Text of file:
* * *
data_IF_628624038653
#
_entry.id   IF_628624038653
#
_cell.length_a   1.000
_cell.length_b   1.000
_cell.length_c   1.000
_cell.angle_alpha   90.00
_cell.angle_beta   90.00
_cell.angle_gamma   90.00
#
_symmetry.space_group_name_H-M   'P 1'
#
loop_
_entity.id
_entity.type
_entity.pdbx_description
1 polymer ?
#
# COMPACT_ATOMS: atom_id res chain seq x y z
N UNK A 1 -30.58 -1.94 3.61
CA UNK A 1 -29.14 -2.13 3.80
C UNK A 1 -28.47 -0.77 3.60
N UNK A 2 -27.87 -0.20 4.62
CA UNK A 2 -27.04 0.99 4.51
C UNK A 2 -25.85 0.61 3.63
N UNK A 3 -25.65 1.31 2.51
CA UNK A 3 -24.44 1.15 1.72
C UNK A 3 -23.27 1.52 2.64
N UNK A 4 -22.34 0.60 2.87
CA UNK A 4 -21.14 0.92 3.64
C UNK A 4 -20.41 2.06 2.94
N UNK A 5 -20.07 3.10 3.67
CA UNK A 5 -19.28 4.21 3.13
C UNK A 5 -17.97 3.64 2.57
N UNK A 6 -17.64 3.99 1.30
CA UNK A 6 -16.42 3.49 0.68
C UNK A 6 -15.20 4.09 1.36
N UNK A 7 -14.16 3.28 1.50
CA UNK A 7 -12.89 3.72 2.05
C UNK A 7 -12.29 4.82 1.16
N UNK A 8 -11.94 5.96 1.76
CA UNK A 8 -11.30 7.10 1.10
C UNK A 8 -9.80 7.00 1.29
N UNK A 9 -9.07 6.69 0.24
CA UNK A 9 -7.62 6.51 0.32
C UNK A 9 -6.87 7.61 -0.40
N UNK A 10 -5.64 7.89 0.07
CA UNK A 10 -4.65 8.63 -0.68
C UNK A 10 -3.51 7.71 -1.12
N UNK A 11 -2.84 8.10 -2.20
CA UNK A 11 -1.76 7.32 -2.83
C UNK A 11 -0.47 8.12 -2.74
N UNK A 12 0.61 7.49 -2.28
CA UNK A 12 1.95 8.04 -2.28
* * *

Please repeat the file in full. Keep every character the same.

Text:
data_IF_628624038653
#
_entry.id   IF_628624038653
#
_cell.length_a   1.000
_cell.length_b   1.000
_cell.length_c   1.000
_cell.angle_alpha   90.00
_cell.angle_beta   90.00
_cell.angle_gamma   90.00
#
_symmetry.space_group_name_H-M   'P 1'
#
loop_
_entity.id
_entity.type
_entity.pdbx_description
1 polymer ?
#
# COMPACT_ATOMS: atom_id res chain seq x y z
N UNK A 1 -30.58 -1.94 3.61
CA UNK A 1 -29.14 -2.13 3.80
C UNK A 1 -28.47 -0.77 3.60
N UNK A 2 -27.87 -0.20 4.62
CA UNK A 2 -27.04 0.99 4.51
C UNK A 2 -25.85 0.61 3.63
N UNK A 3 -25.65 1.31 2.51
CA UNK A 3 -24.44 1.15 1.72
C UNK A 3 -23.27 1.52 2.64
N UNK A 4 -22.34 0.60 2.87
CA UNK A 4 -21.14 0.92 3.64
C UNK A 4 -20.41 2.06 2.94
N UNK A 5 -20.07 3.10 3.67
CA UNK A 5 -19.28 4.21 3.13
C UNK A 5 -17.97 3.64 2.57
N UNK A 6 -17.64 3.99 1.30
CA UNK A 6 -16.42 3.49 0.68
C UNK A 6 -15.20 4.09 1.36
N UNK A 7 -14.16 3.28 1.50
CA UNK A 7 -12.89 3.72 2.05
C UNK A 7 -12.29 4.82 1.16
N UNK A 8 -11.94 5.96 1.76
CA UNK A 8 -11.30 7.10 1.10
C UNK A 8 -9.80 7.00 1.29
N UNK A 9 -9.07 6.69 0.24
CA UNK A 9 -7.62 6.51 0.32
C UNK A 9 -6.87 7.61 -0.40
N UNK A 10 -5.64 7.89 0.07
CA UNK A 10 -4.65 8.63 -0.68
C UNK A 10 -3.51 7.71 -1.12
N UNK A 11 -2.84 8.10 -2.20
CA UNK A 11 -1.76 7.32 -2.83
C UNK A 11 -0.47 8.12 -2.74
N UNK A 12 0.61 7.49 -2.28
CA UNK A 12 1.95 8.04 -2.28